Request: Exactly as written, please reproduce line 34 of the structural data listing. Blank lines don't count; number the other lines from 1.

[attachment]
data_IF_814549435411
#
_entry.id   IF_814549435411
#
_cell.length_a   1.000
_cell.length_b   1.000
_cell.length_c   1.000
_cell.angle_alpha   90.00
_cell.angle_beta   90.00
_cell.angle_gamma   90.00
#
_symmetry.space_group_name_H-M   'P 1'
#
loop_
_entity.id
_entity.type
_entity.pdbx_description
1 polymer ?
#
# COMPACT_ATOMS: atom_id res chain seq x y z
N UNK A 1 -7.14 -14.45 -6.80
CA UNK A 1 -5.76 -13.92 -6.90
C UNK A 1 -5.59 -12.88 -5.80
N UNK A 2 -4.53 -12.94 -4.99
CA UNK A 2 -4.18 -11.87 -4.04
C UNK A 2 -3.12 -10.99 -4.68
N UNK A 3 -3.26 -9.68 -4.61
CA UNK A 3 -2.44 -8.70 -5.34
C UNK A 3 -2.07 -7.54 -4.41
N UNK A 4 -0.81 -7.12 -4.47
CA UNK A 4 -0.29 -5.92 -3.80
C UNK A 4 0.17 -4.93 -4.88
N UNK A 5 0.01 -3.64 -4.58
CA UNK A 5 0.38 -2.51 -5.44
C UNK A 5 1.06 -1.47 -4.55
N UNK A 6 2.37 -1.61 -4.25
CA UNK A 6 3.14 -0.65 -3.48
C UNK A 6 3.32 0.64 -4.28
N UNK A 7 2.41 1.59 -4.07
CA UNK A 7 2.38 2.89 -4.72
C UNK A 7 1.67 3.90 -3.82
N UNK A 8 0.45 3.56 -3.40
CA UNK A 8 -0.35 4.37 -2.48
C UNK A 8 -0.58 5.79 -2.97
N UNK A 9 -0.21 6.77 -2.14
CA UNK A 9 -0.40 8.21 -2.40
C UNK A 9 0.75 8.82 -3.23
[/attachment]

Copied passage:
CA UNK A 5 0.38 -2.51 -5.44